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The Book Thief    by Markus Zusak order for
Book Thief
by Markus Zusak
Order:  USA  Can
Knopf, 2006 (2006)
Hardcover, CD
* * *   Reviewed by J. A. Kaszuba Locke

I chose to read this book because of the title, the subject matter, and the eloquence of the award-winning author of I Am the Messenger. Markus Zusak explains his reasons for writing The Book Thief thus - 'The idea of a book stealer was in my head ... I thought about writing of the things my parents had seen while growing up in Nazi Germany and Austria ... I thought about the importance of words in that time, and what they were able to make people believe and do.'

The Prologue gives a unique perspective from the story's narrator - 'a mountain range of rubble in which our narrator Death - the gatherer of souls introduces: 'himself - the colors - and the book thief'.' Leading into the first chapter, Death states, 'First the colors red, white, black on top of each other- the Nazi symbol. Then the humans. That's usually how I see things. Or at least, how I try. Here is a small fact ... You are going to die. Does this worry you? I urge you - don't be afraid. I'm nothing if not fair'.

Awareness of death came early to nine-year old Liesel Meminger in 1939, when her six-year-old brother died en route to foster parents, Papa (Hans) and Mama (Rosa) Hubermann on Himmel Street in Molching, just outside of Munich, Germany. All of them struggle to survive during World War II, as Papa continues his painting business and plays his accordion at a local tavern for a stipend. Rosa washes and irons laundry for wealthy families. Liesel's first steal (one of fourteen which will bring her solace during the days ahead) is dropped by a grounds worker, as Death observes: 'I was just about to leave when I found her kneeling there. A mountain range of rubble was written, designed, erected around her. She was clutching at a book ... entitled 'The Gravedigger's Handbook'.'

After he hears her nightmare screams, Papa teaches Liesel to read during the late night hours, and comforts her. When Liesel tends to the laundry route on her own, she is invited into the vast library of the mayor's reclusive wife, Frau Ilsa Hermann to read from the large collection. Liesel steals more books from this library, and another from the bonfire on the Führer's birthday. Liesel discovers the power of words, the power of reading, then the ability to write a book about her life and her loved ones during these anguished times - 'When she came to write her story, she would wonder exactly when the books and the words started to mean not just something, but everything.'

Liesel overhears many references to they, and eventually understands that they are the Germans led by the fanatical Führer. It is they who separated her from her biological mother, they caused the death of her brother, and they are persecuting the Jews. November 9th, 1938, Kristallnacht was a night of terror when the Nazis destroyed Jewish property. After the horrors of that night, and also the Great War when the Jew, Eric Vandenburg, died so Hans could live, Hans vowed not to give allegiance to Hitler. Visiting the Vandenburg family after WWI, Hans met a youngster named Max. In November 1940, when a young man appears on the doorstep of Himmler Street, Hans knows this is Max Vandenburg, seeking shelter, and seizes the opportunity to repay his debt.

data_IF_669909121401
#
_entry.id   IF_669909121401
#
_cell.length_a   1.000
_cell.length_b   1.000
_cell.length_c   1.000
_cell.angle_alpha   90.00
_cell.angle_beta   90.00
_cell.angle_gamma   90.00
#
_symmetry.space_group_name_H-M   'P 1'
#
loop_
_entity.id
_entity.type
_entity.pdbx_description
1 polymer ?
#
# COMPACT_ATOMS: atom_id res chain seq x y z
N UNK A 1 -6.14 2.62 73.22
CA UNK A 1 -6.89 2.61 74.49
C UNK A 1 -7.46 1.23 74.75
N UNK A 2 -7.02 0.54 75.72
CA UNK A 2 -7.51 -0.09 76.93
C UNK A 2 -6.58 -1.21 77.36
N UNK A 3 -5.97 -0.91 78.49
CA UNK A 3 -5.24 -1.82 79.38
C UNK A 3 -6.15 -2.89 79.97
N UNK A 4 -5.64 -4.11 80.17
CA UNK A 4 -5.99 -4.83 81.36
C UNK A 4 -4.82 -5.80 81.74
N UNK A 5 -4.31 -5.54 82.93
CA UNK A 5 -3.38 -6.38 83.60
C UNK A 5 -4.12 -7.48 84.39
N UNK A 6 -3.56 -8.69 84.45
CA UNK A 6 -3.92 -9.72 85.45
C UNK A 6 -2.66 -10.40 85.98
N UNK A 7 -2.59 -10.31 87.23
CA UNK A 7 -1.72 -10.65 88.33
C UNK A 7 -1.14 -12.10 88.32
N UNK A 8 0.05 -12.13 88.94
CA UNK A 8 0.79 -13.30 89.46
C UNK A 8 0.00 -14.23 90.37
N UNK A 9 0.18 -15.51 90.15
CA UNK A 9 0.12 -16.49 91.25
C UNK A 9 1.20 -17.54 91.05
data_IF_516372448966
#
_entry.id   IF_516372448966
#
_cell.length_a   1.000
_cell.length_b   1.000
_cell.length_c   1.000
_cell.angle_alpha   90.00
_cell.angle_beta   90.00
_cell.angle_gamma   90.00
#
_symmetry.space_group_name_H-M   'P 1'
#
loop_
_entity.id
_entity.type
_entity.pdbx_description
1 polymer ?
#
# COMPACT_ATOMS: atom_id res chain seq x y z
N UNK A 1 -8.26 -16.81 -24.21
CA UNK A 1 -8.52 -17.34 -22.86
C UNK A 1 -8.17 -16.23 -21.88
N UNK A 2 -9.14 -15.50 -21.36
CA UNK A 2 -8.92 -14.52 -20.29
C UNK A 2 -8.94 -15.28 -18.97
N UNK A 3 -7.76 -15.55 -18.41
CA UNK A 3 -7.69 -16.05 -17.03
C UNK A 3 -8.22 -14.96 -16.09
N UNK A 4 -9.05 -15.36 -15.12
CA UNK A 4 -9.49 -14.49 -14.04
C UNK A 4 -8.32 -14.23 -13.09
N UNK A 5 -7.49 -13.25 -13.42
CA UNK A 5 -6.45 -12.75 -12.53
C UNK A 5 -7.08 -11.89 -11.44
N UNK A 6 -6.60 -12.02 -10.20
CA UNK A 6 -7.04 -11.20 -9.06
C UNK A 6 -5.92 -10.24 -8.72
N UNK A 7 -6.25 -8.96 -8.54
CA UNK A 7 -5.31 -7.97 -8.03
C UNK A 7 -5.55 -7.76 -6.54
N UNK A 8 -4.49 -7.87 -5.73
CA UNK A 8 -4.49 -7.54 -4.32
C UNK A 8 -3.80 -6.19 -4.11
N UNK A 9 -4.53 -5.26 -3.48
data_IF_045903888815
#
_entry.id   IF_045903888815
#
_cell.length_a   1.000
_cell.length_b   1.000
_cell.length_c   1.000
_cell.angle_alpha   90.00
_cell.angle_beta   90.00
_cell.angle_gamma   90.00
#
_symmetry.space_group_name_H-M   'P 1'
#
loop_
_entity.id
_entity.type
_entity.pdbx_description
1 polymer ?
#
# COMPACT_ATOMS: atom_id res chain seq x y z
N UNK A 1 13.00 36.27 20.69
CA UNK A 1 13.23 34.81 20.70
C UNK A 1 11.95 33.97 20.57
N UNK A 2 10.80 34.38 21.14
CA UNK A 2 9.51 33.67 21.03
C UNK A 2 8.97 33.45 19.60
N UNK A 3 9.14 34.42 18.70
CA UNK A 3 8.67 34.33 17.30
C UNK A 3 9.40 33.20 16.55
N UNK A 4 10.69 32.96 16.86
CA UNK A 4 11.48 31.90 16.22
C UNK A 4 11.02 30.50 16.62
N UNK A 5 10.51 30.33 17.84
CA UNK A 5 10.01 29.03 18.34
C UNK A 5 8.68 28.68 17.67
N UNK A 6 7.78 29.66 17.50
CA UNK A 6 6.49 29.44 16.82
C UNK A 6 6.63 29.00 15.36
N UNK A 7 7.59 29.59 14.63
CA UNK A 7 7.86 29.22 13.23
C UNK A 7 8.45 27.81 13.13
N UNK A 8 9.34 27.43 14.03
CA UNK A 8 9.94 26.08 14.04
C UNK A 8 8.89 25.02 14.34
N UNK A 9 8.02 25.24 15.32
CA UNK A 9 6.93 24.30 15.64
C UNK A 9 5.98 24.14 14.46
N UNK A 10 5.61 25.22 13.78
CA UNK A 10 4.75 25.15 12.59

The mood of the Hubermann's household changes. Liesel is told the truth about Hitler's war and the persecution of the Jews, and must keep secret Max's presence in the basement. Liesel and Max have much in common. She dreams of her dead brother and lost mother; he's haunted by memories of Kristallnacht, and the loss of his family in the harrowing aftermath. For her birthday, Max has nothing to give Liesel, so he paints white over pages of Mein Kampf, and writes an illustrated story for his friend, entitled 'The Standover Man', about being scared. Max and Liesel share a love of words, that leads to an understanding about the role words play in bravery and cowardice - 'The words on the wall looked on as the hidden Jew and the girl slept, hand to shoulder ... they breathed. German and Jewish lungs.'

Marcus Zusak crafts an unforgettable account of 'the ability of books to feed the soul', in which readers pause over expressions and declarations, as the action compels them forward. Death's asides provide a unique connection between the story's narrator and its characters. The Book Thief is not to be rushed, but absorbed slowly as a mesmerizing and memorable read against the backdrop of a frightening and destructive era. But this is about more than the power of words. It shows Liesel's confrontation with horrifying cruelty and discovery of kindness in unexpected places. It portrays Liesel providing distraction for those who huddle in the air-raid basement as she reads her books to them in installments. It reflects the emotional heights of Liesel's search for Max's face in the thousands of Jews paraded down the streets of Molching to Dachau - 'They shuffle along in a ragged column, selfhood fragmenting, destruction beckoning, with eyes 'the colour of agony'.' And it reveals Liesel's discovery of her writing talent as she sits in the basement to tell of her life, where Max once resided.

Although Death focuses on Liesel, her foster parents, and the Jewish fugitive, Death is overwhelmed by the souls to be collected from the concentration camps, gas chambers, soldiers on the battlefields, and civilians killed in air-raid bombings. The author gives the narrator the last, lingering words as Death confesses, 'I am haunted by humans'.

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